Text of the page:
Windows Defender to protect against apps that show coercive messages

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    Windows Defender to protect against apps that show coercive messages

    Windows Defender to protect against apps that show coercive messages


    Posted: 31 Jan 2018

    There has been an increase in free versions of programs that purport to scan computers for various errors, and then use alarming, coercive messages to scare customers into buying a premium version of the same program. The paid version of these programs, usually called cleaner or optimizer applications, purportedly fixes the problems discovered by the free version. We find this practice problematic because it can pressure customers into making unnecessary purchase decisions.

    To help protect customers from receiving such coercive messaging, we are updating our evaluation criteria to specify that programs must not use alarming or coercive messaging that can put pressure on customers into making a purchase or performing other actions. We use the evaluation criteria to determine what programs are identified as malware and unwanted software. In the future, programs that display coercive messaging will be classified as unwanted software, detected, and removed.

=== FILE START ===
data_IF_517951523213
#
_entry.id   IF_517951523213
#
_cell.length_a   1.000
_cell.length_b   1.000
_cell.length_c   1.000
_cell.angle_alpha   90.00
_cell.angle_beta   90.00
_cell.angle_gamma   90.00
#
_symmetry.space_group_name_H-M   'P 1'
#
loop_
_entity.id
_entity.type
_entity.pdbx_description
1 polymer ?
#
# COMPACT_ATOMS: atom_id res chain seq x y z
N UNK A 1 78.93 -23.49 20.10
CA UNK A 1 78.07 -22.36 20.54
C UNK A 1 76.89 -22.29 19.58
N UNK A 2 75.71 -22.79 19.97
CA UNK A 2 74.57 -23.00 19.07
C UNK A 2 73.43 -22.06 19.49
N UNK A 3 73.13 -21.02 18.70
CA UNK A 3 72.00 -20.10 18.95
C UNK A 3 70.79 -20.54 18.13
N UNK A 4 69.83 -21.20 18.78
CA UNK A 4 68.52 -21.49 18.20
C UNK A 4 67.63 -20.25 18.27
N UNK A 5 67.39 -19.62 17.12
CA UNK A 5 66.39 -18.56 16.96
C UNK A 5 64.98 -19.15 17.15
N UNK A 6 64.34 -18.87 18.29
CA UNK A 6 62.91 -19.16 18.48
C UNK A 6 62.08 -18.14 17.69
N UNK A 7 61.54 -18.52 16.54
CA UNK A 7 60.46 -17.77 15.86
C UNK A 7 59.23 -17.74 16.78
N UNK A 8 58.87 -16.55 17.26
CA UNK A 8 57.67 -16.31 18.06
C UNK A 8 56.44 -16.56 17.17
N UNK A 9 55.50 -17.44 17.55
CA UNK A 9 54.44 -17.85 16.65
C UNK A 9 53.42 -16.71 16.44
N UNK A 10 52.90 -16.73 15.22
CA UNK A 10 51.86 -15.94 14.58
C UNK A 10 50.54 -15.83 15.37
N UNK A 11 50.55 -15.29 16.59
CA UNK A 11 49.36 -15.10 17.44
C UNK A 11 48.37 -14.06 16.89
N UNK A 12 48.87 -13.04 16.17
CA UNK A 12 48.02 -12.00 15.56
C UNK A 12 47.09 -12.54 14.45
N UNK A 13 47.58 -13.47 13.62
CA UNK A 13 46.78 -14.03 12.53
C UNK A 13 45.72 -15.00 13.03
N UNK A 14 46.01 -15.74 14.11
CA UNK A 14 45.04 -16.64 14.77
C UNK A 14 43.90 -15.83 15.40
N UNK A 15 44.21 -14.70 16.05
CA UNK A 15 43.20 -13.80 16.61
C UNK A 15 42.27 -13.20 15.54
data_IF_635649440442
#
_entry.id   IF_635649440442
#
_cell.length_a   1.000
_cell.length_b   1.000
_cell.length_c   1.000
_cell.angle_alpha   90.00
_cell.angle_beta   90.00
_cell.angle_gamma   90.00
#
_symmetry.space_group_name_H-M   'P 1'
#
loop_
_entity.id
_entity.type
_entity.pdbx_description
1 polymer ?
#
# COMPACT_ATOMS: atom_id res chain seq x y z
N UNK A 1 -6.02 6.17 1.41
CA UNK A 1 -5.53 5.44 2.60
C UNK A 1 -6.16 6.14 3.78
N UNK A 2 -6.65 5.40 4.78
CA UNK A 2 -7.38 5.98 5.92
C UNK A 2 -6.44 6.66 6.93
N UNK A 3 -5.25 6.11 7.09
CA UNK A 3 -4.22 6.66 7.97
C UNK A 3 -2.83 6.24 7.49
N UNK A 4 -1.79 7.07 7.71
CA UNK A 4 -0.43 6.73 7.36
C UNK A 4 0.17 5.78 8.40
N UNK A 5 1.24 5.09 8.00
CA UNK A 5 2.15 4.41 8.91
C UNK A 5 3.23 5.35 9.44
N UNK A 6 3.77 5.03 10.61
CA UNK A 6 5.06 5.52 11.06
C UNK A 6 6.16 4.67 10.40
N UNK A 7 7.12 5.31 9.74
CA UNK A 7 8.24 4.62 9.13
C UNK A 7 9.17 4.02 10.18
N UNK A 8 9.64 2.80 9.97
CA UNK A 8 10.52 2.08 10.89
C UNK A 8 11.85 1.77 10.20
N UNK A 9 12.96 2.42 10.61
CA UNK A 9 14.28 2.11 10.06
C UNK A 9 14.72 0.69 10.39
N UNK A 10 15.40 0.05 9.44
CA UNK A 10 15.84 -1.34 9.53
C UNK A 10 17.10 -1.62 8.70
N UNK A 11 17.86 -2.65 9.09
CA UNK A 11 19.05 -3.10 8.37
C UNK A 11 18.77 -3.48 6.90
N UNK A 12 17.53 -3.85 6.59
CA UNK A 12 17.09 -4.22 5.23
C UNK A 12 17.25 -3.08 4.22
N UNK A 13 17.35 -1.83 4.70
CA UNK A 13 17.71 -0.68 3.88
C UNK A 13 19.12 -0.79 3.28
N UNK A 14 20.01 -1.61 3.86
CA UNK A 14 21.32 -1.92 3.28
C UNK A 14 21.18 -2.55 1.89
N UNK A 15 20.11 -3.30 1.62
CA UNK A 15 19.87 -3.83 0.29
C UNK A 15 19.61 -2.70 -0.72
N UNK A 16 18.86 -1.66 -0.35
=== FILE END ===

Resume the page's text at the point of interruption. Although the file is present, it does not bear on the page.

This update comes in addition to our other long-standing customer protection requirements designed to keep our customers from being deceived by programs that display misleading, exaggerated, or threatening messages about a system’s health. In February 2016, we required cleaner and optimizer programs that purport to clean up systems and optimize performance to provide customers with detailed information about what purportedly needs to be fixed. This requirement aims to protect customers from programs that present aggregate “error” results with no specific details, without providing customers with the ability to assess and validate the so-called errors.